Process Intelligence Tools for Six Sigma - dummies

Process Intelligence Tools for Six Sigma

By Craig Gygi, Bruce Williams, Neil DeCarlo, Stephen R. Covey

Most of the time, your Six Sigma project is charged with improving an existing process. This is made much easier with process intelligence tools. You’re not beginning with a blank page; your work is based on the current process. So before you charge off and just start designing the world’s greatest new process, you must characterize and understand the existing process by using process intelligence tools.

Process intelligence tools help you capture the state, condition, and definition of the current process. They’re often used along with enterprise-class tools because you must capture information from existing systems and points of measure, and doing so requires integration capabilities and access to corporate systems. But the individual tools of the process intelligence toolkit are specific:

  • Process capture: Process capture begins manually: affinity diagrams, interpretations of reference designs, and structured interviews with key participants. From there, you build a model of the as-is process by using modeling tools such as Visio. To validate and refine your model, use tools such as ARIS to attach to your existing network environment and generate a process flow picture based on the transaction activity in your systems.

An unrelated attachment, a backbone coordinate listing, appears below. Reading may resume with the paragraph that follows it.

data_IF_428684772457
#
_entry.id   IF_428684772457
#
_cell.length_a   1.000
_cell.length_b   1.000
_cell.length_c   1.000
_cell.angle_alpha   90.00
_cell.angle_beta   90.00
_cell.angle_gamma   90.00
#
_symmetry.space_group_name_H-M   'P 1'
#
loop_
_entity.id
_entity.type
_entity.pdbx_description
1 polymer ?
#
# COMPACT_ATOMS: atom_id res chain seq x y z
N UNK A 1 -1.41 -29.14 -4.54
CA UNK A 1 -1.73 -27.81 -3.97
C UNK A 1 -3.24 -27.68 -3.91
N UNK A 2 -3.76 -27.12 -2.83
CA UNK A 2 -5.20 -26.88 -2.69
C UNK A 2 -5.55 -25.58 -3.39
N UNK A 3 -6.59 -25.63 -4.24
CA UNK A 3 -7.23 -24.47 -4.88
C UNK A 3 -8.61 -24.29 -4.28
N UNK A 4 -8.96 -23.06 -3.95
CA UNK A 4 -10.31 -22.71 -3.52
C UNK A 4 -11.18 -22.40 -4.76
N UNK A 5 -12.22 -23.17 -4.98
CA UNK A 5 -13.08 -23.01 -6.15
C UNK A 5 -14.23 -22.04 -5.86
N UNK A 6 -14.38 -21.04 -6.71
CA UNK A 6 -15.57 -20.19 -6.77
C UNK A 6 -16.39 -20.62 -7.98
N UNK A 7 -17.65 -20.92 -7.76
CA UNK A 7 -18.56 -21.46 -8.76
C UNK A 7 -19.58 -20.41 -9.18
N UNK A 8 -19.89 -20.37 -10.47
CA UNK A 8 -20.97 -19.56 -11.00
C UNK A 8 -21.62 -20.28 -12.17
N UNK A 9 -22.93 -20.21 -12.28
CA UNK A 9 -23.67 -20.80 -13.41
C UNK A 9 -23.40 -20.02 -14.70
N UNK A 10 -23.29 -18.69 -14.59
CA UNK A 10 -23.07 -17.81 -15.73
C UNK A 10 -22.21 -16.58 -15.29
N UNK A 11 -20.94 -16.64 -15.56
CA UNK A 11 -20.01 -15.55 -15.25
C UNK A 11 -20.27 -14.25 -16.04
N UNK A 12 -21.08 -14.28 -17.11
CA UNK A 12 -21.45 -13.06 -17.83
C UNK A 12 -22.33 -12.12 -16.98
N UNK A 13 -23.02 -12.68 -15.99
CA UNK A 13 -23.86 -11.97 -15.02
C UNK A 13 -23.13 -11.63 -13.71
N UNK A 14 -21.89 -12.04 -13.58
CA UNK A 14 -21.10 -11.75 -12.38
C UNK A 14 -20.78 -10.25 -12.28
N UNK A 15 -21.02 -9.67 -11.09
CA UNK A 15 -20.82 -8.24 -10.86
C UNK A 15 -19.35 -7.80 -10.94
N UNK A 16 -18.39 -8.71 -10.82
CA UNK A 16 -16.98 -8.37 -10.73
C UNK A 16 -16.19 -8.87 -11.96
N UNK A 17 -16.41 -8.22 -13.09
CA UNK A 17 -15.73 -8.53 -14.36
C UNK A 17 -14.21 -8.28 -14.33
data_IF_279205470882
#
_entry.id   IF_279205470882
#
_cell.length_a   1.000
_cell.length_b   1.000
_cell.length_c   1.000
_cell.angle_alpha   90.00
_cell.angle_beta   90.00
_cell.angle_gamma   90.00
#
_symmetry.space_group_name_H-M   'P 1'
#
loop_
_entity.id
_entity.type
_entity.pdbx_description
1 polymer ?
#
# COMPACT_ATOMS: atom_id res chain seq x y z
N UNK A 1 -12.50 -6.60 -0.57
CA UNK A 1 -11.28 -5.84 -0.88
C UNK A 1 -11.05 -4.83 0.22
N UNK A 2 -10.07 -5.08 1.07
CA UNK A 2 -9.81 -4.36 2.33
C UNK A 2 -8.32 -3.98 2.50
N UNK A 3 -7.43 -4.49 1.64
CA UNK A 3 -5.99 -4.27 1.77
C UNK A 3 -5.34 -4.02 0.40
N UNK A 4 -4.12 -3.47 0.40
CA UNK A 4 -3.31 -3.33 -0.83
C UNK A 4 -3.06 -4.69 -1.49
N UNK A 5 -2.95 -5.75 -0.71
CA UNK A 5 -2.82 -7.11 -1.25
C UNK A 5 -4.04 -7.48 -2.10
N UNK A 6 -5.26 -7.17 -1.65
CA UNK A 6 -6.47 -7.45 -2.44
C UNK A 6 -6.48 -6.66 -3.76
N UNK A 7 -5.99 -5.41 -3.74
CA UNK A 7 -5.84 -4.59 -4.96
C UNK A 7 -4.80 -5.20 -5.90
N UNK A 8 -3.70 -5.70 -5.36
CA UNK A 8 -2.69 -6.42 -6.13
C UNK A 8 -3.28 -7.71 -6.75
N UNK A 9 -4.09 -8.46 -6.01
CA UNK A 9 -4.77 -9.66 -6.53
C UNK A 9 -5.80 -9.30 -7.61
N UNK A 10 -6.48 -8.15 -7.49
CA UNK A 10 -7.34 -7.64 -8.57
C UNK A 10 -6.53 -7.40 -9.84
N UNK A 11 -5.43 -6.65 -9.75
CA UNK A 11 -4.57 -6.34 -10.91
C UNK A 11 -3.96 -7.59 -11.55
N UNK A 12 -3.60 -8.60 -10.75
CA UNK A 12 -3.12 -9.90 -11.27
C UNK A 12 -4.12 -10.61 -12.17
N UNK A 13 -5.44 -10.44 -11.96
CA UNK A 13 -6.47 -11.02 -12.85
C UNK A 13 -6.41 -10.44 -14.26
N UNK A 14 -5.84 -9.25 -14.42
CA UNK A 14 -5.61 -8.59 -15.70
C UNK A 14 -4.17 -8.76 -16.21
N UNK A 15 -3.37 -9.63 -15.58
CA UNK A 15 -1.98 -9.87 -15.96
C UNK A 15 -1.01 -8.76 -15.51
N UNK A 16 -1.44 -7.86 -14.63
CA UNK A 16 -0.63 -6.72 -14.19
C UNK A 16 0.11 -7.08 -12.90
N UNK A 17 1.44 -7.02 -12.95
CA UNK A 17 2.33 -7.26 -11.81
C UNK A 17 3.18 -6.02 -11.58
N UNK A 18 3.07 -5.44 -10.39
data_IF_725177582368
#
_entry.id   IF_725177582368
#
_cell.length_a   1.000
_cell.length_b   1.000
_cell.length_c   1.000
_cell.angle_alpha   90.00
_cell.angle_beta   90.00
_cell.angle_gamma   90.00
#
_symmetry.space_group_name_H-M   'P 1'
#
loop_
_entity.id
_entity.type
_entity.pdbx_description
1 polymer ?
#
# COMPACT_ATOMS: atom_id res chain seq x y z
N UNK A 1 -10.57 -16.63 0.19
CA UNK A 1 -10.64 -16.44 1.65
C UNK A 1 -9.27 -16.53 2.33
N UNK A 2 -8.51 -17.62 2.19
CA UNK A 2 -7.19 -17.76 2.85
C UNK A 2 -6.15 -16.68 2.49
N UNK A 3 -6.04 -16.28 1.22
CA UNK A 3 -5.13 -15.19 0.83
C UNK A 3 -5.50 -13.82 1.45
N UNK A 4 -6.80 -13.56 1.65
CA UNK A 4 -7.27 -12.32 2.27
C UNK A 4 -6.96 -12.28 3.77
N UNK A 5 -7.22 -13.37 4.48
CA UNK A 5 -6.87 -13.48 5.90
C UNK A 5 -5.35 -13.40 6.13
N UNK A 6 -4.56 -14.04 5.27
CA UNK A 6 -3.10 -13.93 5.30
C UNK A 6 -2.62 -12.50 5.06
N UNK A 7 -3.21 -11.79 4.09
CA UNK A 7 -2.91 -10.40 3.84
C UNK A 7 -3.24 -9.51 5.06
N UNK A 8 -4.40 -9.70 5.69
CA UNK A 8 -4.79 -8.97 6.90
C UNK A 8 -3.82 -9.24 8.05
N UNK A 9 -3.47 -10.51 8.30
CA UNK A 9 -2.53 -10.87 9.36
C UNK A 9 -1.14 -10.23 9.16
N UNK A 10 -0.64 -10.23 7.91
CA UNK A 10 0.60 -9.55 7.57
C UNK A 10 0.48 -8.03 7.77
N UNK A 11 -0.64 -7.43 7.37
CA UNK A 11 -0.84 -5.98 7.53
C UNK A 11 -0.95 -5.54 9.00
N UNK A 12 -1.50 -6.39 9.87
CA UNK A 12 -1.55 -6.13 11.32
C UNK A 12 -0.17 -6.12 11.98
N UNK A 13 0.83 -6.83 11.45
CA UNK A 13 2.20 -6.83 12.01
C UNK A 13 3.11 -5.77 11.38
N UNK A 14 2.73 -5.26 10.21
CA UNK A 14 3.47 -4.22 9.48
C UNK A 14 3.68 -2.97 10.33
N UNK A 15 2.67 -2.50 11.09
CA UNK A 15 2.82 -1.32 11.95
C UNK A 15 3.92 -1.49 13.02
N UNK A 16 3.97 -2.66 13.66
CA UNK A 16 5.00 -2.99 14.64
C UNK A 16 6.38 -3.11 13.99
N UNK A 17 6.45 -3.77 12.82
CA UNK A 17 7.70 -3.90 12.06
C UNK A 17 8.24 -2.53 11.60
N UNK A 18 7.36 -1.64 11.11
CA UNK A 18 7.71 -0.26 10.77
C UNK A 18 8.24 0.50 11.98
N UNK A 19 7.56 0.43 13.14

• Process characterization: Gain insight into your existing process by capturing the key metrics associated with the as-is process model. Process characterization tools include the system of instrumentation as well as the storage, processing, and display of the results. These results include data aggregated over time that indicate trends and can generate histograms down to the performance and condition of single instances of the process.

Process intelligence tools are continuous improvement tools. You use them the first time you characterize a process so that your analysis and design leads to the improved process state you’re seeking. You then use them to maintain the improved process — keep it in control. And you use them to indicate where to pursue the next round of improvement.